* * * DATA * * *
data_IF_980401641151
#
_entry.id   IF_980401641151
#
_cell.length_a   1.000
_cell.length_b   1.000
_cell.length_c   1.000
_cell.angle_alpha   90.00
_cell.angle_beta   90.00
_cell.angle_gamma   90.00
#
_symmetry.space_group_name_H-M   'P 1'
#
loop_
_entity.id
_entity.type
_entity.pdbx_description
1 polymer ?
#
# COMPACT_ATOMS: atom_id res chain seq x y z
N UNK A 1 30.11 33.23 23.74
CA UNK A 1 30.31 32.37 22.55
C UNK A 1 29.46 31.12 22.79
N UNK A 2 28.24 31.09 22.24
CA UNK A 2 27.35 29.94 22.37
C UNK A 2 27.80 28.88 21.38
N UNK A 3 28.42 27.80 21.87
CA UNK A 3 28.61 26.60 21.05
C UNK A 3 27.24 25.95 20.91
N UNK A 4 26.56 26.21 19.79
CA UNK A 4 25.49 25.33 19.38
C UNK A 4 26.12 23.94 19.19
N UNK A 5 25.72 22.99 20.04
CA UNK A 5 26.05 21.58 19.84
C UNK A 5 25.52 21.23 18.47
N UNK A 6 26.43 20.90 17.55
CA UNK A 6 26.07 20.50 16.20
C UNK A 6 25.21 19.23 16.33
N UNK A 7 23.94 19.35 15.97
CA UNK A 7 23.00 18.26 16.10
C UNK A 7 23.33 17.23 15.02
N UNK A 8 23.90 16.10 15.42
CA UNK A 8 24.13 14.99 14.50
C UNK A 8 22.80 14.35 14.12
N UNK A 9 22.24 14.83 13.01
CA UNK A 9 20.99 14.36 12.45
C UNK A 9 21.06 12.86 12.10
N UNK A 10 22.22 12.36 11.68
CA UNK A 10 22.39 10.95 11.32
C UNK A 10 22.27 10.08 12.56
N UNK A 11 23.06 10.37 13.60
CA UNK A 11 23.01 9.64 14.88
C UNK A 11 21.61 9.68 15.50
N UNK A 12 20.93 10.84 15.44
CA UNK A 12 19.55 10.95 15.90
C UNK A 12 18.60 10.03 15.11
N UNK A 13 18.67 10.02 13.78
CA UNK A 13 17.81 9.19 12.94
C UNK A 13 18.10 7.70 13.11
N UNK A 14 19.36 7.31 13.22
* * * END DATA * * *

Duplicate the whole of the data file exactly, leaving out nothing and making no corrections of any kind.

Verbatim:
data_IF_980401641151
#
_entry.id   IF_980401641151
#
_cell.length_a   1.000
_cell.length_b   1.000
_cell.length_c   1.000
_cell.angle_alpha   90.00
_cell.angle_beta   90.00
_cell.angle_gamma   90.00
#
_symmetry.space_group_name_H-M   'P 1'
#
loop_
_entity.id
_entity.type
_entity.pdbx_description
1 polymer ?
#
# COMPACT_ATOMS: atom_id res chain seq x y z
N UNK A 1 30.11 33.23 23.74
CA UNK A 1 30.31 32.37 22.55
C UNK A 1 29.46 31.12 22.79
N UNK A 2 28.24 31.09 22.24
CA UNK A 2 27.35 29.94 22.37
C UNK A 2 27.80 28.88 21.38
N UNK A 3 28.42 27.80 21.87
CA UNK A 3 28.61 26.60 21.05
C UNK A 3 27.24 25.95 20.91
N UNK A 4 26.56 26.21 19.79
CA UNK A 4 25.49 25.33 19.38
C UNK A 4 26.12 23.94 19.19
N UNK A 5 25.72 22.99 20.04
CA UNK A 5 26.05 21.58 19.84
C UNK A 5 25.52 21.23 18.47
N UNK A 6 26.43 20.90 17.55
CA UNK A 6 26.07 20.50 16.20
C UNK A 6 25.21 19.23 16.33
N UNK A 7 23.94 19.35 15.97
CA UNK A 7 23.00 18.26 16.10
C UNK A 7 23.33 17.23 15.02
N UNK A 8 23.90 16.10 15.42
CA UNK A 8 24.13 14.99 14.50
C UNK A 8 22.80 14.35 14.12
N UNK A 9 22.24 14.83 13.01
CA UNK A 9 20.99 14.36 12.45
C UNK A 9 21.06 12.86 12.10
N UNK A 10 22.22 12.36 11.68
CA UNK A 10 22.39 10.95 11.32
C UNK A 10 22.27 10.08 12.56
N UNK A 11 23.06 10.37 13.60
CA UNK A 11 23.01 9.64 14.88
C UNK A 11 21.61 9.68 15.50
N UNK A 12 20.93 10.84 15.44
CA UNK A 12 19.55 10.95 15.90
C UNK A 12 18.60 10.03 15.11
N UNK A 13 18.67 10.02 13.78
CA UNK A 13 17.81 9.19 12.94
C UNK A 13 18.10 7.70 13.11
N UNK A 14 19.36 7.31 13.22